With Daschle out, Obama should make Romney the healthcare-reform czar
It'd be a risky pick, but his record as governor speaks for itself.
Subscribe Today to the Monitor
Mr. Obama laments the events that caused him to withdraw the nomination of his anointed healthcare-reform czar, former Senate majority leader Tom Daschle, as Health and Human Services Secretary. Reaching back to the lofty rhetoric of his campaign, he implores his audience to look past his own lapse in judgment and seize the opportunity to implement sweeping national reform that puts health insurance within reach for the millions already uninsured – and the millions more whose coverage is jeopardized by the nation's economic crisis.
Then Senator Kennedy ambles to the microphone. He thanks Obama for his attention to what has been a more than 40-year personal crusade. He reemphasizes that now is the time to rise above partisan politics and address this central policy issue of our time.
"I've seen such an approach work," Kennedy declares, "in my own home state, where in just two years we've seen 500,000 people who were uninsured gain access to quality healthcare as a result of an agreement among Republicans, Democrats, hospitals, insurers, and the voters. They came together because they understood this issue was too important to remain bogged down in politics any longer. Now I am here to introduce my partner in that process; a man whose life experience spans the heights of the public, private and nonprofit sectors; a man whose commitment to the goal of seeing every American receive quality, affordable healthcare is every bit as strong as my own; the man who I believe can work with the president, the Congress and the entire healthcare system to reach this goal; my friend, my former governor, Mitt Romney."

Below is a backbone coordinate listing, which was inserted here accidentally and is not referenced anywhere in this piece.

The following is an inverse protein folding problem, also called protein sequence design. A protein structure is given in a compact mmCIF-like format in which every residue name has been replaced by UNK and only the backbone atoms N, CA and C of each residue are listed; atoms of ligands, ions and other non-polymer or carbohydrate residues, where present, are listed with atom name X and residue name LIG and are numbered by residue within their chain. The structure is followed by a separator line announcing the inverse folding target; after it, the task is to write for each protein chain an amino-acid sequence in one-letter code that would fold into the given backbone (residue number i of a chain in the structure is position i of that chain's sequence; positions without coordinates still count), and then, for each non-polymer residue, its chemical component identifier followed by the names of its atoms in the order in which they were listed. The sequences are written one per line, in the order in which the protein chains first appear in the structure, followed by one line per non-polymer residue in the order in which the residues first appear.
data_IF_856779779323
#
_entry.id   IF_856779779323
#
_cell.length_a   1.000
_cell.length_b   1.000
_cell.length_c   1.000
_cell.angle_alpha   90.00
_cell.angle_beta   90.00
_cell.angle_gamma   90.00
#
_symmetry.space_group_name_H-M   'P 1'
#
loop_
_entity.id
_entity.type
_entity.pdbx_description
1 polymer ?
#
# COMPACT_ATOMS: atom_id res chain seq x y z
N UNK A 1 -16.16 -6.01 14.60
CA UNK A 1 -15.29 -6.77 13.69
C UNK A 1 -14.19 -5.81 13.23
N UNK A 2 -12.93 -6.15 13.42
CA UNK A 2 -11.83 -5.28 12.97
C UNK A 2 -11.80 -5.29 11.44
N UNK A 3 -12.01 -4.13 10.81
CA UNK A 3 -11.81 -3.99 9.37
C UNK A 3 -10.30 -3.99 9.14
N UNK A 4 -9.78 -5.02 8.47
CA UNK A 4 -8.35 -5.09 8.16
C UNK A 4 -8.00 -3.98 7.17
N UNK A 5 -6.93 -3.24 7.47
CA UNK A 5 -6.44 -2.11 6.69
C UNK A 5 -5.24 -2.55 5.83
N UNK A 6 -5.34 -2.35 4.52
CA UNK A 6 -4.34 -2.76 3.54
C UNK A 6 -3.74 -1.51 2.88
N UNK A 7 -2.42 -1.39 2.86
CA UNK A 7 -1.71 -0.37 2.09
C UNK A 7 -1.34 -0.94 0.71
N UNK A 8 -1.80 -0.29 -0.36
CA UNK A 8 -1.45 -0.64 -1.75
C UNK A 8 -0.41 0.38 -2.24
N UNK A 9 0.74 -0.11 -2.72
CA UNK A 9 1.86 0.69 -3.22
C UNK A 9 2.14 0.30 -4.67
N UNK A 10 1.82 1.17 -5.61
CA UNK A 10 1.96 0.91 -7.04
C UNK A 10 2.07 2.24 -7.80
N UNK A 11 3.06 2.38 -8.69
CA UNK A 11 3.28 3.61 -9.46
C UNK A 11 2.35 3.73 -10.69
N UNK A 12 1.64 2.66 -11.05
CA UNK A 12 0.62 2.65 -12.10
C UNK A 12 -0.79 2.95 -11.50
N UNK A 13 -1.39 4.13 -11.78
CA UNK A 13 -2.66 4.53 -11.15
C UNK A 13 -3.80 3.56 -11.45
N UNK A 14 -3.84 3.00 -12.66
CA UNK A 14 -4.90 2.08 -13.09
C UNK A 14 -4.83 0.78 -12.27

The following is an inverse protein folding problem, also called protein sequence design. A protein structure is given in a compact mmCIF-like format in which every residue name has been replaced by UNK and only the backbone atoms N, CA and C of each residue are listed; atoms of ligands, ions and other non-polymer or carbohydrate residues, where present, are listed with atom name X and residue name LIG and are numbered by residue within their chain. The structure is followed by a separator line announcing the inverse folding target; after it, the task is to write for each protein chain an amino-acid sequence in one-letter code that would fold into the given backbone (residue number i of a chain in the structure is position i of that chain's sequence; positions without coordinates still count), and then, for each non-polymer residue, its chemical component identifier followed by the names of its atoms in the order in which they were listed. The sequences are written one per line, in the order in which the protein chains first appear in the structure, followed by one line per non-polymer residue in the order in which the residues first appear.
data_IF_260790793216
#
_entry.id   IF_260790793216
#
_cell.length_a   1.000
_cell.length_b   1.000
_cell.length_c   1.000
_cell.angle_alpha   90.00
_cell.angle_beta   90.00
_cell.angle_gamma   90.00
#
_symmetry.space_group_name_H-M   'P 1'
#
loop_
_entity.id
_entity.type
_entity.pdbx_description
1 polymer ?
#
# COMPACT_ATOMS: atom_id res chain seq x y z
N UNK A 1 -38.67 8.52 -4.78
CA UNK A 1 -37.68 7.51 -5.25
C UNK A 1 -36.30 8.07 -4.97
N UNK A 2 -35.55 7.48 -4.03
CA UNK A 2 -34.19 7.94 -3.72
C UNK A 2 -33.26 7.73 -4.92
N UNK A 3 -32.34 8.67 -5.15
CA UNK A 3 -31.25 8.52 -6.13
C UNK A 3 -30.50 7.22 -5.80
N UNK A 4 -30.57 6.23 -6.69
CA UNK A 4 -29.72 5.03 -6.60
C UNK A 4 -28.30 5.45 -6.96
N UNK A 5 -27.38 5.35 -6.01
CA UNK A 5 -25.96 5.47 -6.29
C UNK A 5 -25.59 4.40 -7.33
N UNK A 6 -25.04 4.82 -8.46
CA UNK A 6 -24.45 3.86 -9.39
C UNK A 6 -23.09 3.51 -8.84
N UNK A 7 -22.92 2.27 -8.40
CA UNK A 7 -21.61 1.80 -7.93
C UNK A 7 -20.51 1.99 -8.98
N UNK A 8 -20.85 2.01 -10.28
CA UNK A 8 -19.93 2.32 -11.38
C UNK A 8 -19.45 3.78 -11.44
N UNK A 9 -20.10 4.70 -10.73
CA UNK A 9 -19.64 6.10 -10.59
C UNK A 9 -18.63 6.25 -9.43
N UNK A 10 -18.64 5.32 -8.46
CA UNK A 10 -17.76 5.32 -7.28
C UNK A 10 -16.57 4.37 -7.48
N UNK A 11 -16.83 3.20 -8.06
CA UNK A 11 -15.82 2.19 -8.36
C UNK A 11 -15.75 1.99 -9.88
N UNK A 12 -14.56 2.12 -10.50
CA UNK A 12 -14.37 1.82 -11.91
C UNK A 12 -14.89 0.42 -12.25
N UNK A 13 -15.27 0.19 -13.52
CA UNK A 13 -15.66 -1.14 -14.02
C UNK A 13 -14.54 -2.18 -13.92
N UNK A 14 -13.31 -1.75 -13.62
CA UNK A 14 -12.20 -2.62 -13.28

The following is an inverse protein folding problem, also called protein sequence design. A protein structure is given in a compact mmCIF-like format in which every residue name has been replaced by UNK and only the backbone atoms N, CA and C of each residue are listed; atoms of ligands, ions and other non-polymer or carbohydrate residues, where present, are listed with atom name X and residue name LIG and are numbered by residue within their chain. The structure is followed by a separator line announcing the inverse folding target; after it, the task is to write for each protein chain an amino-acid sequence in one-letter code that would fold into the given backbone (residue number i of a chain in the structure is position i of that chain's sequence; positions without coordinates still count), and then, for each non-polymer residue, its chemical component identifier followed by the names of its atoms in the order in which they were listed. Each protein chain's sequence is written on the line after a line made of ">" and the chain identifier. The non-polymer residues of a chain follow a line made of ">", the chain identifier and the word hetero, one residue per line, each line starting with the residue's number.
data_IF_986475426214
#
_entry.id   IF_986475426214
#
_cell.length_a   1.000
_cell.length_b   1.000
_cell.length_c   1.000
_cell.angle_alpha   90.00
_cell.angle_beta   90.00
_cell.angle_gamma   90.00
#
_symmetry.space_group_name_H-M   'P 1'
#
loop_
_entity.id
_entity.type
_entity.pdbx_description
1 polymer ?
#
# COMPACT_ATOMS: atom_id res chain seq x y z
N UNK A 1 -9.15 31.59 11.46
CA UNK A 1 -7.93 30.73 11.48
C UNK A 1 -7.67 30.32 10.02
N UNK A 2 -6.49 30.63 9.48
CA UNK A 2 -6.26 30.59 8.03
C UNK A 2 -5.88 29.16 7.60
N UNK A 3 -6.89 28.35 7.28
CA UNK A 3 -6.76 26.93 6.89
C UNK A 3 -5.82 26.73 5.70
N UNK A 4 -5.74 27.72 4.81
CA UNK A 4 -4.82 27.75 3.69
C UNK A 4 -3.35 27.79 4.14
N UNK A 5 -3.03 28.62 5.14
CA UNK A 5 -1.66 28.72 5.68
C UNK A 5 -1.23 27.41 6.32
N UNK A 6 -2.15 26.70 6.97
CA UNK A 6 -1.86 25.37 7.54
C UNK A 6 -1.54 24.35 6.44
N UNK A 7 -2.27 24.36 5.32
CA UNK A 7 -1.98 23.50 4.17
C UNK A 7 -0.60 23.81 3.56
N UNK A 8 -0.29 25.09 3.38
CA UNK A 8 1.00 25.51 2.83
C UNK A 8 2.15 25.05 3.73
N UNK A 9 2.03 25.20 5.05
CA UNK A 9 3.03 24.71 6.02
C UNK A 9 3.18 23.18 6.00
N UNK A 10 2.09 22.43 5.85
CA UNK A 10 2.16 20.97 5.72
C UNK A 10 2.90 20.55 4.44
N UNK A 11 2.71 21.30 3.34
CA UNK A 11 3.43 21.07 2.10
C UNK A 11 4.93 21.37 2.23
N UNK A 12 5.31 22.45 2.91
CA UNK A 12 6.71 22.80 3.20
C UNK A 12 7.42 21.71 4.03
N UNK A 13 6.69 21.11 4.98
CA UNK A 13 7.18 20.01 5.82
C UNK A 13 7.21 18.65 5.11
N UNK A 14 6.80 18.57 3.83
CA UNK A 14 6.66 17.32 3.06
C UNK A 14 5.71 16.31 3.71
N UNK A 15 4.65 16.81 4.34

With that dramatic introduction, Mr. Romney strides gracefully to Kennedy's side, embraces the senator, shakes the hand of the president and accepts the most daunting assignment in an audaciously ambitious administration.
Putting Romney forward as the face of reform would be extraordinary, controversial, and risky. But, then again, so would anything resembling meaningful healthcare reform. It would require sacrifice on both sides of the political aisle – far beyond any of the halting, symbolic bows at bipartisanship exchanged thus far in the Obama era. And it may be the last, best opportunity to salvage the effort in the wake of Daschle's fall.